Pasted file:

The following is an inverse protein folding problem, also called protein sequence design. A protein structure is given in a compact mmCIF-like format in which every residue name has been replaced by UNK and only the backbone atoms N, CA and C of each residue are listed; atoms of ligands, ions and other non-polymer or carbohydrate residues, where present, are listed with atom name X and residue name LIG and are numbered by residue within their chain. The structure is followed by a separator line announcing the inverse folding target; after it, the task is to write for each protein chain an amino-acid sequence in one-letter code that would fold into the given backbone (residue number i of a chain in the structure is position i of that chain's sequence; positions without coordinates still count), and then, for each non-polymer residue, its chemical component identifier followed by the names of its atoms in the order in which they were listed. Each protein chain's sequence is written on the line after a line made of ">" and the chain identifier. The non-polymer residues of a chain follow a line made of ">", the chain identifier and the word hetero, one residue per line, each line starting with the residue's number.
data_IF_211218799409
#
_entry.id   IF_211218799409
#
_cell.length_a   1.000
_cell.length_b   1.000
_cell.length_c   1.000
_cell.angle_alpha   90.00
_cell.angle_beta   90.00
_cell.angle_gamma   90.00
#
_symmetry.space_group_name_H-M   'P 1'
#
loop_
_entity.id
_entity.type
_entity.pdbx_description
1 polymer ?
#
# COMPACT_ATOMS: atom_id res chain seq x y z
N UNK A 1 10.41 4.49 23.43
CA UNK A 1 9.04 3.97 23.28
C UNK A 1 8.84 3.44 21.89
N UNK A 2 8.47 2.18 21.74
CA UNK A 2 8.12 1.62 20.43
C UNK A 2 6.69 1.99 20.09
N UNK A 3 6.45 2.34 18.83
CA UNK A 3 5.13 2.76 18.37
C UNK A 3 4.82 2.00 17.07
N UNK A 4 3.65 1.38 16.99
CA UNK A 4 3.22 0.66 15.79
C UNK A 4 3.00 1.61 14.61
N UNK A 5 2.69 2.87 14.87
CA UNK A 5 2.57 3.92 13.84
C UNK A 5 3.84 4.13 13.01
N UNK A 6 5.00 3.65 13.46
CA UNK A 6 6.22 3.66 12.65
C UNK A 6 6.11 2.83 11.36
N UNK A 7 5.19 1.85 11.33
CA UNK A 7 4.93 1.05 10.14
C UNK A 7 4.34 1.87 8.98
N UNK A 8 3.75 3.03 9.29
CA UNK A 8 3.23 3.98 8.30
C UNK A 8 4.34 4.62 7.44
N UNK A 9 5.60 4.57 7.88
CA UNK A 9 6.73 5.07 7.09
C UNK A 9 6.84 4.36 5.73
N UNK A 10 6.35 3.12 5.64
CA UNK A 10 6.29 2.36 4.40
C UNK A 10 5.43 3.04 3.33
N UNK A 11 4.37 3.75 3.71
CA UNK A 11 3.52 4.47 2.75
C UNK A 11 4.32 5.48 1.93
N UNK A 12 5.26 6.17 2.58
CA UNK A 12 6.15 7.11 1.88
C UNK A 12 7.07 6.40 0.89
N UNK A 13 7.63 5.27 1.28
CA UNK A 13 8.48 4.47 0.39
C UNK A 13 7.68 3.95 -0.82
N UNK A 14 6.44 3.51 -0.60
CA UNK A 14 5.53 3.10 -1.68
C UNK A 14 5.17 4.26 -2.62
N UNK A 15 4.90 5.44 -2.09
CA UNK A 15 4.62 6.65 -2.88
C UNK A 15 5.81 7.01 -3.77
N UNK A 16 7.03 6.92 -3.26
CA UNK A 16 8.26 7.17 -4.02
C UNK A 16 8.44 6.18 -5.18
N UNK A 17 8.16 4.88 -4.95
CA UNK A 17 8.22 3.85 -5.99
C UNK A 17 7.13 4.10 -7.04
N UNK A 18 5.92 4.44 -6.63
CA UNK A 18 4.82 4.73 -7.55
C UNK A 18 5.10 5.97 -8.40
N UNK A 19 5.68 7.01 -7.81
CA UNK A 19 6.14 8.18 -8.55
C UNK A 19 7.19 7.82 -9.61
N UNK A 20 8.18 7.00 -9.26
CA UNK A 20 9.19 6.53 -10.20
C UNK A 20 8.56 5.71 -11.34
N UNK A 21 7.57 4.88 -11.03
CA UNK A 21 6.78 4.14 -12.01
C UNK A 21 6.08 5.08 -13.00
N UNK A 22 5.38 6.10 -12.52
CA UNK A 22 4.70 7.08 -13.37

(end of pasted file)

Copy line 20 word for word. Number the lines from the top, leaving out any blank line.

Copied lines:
#